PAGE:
Competing claims on natural resources have become increasingly acute, with the poor being most vulnerable to adverse outcomes of such competition. The major challenge for science and development policies is to progress from facilitating univocal use, to guiding stakeholders in dealing with (potentially conflicting) multiple uses of natural resources. The development of novel, more equitable, management options that reduce rural poverty is key to achieving sustainable use of natural resources and the resolution of conflicts over them.
Research will be conducted in southern Africa, a region characterized by heterogeneous and highly dynamic resource uses. A comparative approach will be used to examine the different drivers of resource use dynamics and the interacting claims of multiple stakeholders on these resources. Four countries are included in the programme in order to capture contrasting, yet interlocking, socio-political and institutional environments in which competing claims are played out (while agro-ecological conditions remain fairly similar).
Scope & Objectives
The aim of this research programme is to develop an interdisciplinary and interactive methodological approach for:
- the understanding of competing claims and stakeholder strategies;
- the identification of alternative resource use options, and;
- the scientific support to negotiation processes between stakeholders, with the aim to develop policy interventions that simultaneously improve livelihoods and the sustainable use of natural resources.
The programme not only seeks to describe and explain resource use dynamics and competing claims. It will also explore alternatives that can contribute to more sustainable and equitable use of natural resources and, where possible, design new technical options and institutional arrangements. Moreover, the Competing Claims programme will actively contribute to negotiation processes between stakeholders operating at different scales.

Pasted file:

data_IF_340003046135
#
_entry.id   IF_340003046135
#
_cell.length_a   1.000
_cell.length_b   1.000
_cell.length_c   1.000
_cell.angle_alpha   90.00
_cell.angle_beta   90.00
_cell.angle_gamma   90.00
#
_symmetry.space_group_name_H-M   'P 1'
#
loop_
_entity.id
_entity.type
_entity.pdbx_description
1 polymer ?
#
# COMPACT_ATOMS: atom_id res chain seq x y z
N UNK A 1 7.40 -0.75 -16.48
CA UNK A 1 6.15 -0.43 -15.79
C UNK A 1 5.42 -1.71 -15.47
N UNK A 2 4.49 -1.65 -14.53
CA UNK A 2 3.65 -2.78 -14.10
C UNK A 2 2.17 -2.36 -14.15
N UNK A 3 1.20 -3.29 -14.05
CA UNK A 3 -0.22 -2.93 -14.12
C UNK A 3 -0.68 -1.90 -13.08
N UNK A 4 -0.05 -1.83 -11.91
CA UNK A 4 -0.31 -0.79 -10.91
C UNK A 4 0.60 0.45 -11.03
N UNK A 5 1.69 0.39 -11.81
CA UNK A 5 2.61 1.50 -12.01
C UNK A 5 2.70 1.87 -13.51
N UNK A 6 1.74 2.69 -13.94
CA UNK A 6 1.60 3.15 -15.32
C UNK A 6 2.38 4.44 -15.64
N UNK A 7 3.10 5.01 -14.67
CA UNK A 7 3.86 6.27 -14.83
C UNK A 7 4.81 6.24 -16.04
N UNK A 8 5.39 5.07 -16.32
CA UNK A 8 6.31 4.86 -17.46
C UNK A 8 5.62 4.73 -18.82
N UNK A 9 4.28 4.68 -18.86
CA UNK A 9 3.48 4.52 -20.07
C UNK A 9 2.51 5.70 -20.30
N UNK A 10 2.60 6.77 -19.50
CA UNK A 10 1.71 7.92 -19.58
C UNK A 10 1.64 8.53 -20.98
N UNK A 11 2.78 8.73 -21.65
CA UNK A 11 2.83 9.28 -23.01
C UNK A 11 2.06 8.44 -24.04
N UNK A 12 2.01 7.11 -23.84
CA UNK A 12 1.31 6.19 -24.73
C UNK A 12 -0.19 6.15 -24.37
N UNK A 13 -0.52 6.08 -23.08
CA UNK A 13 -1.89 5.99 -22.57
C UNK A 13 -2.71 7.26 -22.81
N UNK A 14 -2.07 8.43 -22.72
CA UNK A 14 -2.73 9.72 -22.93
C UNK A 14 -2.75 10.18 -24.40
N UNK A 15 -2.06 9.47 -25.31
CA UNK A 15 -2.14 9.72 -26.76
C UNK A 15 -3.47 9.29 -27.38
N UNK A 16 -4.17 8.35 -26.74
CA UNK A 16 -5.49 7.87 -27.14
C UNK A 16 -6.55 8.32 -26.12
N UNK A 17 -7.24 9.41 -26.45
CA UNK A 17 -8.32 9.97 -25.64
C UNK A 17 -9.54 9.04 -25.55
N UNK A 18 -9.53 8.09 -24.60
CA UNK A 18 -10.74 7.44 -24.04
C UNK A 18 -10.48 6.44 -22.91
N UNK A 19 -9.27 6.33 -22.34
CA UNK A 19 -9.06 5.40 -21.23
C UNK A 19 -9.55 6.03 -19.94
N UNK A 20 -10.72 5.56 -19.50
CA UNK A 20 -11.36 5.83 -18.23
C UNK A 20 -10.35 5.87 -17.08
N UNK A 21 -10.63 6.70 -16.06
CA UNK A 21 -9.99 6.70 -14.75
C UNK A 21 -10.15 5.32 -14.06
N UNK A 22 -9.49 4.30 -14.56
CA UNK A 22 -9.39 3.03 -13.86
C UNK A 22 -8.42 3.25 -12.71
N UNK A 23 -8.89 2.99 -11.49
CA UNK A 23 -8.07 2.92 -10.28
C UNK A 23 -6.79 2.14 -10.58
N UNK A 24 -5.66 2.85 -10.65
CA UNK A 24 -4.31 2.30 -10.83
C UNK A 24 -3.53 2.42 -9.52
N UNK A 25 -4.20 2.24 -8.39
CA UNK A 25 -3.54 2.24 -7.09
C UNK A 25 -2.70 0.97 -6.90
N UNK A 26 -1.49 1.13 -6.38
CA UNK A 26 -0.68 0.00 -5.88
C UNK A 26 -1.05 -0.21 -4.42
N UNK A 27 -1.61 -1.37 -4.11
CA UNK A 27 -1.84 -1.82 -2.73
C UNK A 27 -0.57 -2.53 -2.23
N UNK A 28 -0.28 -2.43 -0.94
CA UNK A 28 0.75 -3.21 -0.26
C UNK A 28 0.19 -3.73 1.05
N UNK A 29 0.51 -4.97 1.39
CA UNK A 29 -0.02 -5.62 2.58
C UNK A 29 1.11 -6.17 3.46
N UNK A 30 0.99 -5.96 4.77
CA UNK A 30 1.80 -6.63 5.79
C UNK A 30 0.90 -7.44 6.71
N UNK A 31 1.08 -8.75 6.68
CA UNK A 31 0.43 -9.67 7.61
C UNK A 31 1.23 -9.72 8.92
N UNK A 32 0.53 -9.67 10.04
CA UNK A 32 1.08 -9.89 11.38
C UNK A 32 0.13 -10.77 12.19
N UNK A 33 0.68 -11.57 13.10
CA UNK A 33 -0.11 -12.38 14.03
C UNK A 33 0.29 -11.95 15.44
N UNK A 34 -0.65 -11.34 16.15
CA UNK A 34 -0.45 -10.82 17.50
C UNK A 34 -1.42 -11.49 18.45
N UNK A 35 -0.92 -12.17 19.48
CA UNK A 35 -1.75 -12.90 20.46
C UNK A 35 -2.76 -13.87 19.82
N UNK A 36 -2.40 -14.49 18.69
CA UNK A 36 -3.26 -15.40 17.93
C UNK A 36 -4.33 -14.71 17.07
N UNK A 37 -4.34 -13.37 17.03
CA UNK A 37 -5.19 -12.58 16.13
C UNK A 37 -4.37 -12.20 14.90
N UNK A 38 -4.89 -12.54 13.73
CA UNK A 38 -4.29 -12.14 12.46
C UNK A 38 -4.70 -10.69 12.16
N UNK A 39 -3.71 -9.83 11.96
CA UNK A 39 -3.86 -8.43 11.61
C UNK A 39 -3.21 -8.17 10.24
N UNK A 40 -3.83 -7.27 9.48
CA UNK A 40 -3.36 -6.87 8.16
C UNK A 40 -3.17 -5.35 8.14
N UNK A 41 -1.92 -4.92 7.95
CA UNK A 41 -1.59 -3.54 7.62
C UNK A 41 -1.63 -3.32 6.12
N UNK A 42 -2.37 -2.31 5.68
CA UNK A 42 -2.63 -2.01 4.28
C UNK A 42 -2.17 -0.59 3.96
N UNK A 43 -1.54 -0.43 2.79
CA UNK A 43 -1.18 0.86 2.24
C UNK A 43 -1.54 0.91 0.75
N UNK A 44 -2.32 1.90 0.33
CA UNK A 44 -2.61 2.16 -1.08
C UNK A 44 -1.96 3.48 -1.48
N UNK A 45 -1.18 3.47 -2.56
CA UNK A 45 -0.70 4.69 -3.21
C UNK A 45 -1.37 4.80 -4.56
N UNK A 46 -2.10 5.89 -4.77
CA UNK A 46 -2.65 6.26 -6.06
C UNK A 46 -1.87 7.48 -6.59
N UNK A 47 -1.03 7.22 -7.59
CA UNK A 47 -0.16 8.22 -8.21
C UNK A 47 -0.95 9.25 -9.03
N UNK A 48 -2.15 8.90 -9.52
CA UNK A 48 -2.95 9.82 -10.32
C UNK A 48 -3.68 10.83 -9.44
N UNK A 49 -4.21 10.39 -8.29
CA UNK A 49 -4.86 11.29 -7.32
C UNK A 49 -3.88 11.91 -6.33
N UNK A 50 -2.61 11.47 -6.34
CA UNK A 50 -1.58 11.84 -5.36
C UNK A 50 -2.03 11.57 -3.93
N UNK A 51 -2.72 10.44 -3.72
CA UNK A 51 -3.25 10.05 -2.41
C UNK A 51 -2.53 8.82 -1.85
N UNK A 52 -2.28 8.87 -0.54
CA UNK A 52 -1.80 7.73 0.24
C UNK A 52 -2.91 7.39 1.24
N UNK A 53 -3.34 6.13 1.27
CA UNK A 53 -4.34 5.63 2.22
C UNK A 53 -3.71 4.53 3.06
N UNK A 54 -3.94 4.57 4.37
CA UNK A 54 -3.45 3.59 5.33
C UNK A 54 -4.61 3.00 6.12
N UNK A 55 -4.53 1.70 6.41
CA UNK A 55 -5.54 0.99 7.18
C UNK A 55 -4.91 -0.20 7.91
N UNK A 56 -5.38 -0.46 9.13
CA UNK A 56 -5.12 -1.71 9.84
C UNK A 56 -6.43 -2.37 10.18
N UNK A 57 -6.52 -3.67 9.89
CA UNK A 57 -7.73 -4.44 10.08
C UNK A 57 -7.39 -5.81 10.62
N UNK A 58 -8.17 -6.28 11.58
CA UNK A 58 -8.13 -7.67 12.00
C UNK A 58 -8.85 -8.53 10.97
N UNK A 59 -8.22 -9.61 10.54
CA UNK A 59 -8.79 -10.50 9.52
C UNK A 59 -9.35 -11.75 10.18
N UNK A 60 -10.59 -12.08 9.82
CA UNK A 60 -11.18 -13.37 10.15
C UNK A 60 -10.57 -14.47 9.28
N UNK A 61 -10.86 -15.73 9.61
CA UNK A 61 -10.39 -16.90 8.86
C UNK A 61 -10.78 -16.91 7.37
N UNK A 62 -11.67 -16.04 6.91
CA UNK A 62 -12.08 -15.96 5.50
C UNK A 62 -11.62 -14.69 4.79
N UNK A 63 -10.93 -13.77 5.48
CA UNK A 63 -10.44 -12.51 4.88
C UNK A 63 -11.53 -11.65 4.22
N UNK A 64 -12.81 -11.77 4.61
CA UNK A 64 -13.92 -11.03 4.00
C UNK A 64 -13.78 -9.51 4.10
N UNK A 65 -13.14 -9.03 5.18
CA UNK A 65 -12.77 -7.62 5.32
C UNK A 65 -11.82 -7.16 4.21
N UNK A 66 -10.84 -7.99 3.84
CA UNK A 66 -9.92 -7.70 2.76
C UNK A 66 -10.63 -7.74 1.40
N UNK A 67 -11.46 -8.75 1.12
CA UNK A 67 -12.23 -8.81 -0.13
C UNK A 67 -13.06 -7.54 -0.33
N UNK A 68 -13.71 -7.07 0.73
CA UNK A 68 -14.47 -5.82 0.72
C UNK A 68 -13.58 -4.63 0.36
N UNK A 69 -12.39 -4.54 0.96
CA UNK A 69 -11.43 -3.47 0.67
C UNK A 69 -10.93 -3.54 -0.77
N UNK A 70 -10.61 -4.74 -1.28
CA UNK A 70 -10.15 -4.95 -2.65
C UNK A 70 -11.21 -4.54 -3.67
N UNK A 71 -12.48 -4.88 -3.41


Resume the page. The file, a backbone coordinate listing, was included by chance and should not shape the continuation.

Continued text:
Twelve PhD students will be working under the umbrella of the Competing Claims on Natural Resources programme. Their subjects are:
- Redressing asymmetry in resource allocation through co-operation among livestock and wildlife systems.
- People and policies in the cattle sector in Botswana.
- Agent-based simulations of land use negotiations with spatial land use models: dealing with uncertainty at the Great Limpopo Trans-frontier Conservation area.
- Mobile resources and resource use: drawing ecological and social boundaries.
- The role of social and technical innovations in resolving competing claims for natural resources.
- Visualising solution space and trade-offs in relocation and land reform.
- An environmental economic analysis of the impact of a shift to animal production in South Africa.
- Competing claims, competing discourses- a case study of the Southpansberg area of South Africa.
- Forest and people interactions in the South East Lowveld, Zimbabwe: who is at risk?
- Vulnerability and resilience of competing land-based livelihoods in south-eastern Zimbabwe.
- Predicting consumption of resources along gradients of nutrients and moisture.
- Soil carbon distribution and change as indicator of land quality, sustainability and viability of land use in southern Africa.
For more detailed information about the Competing Claims programme, please visit the Competing Claims on Natural Resources website.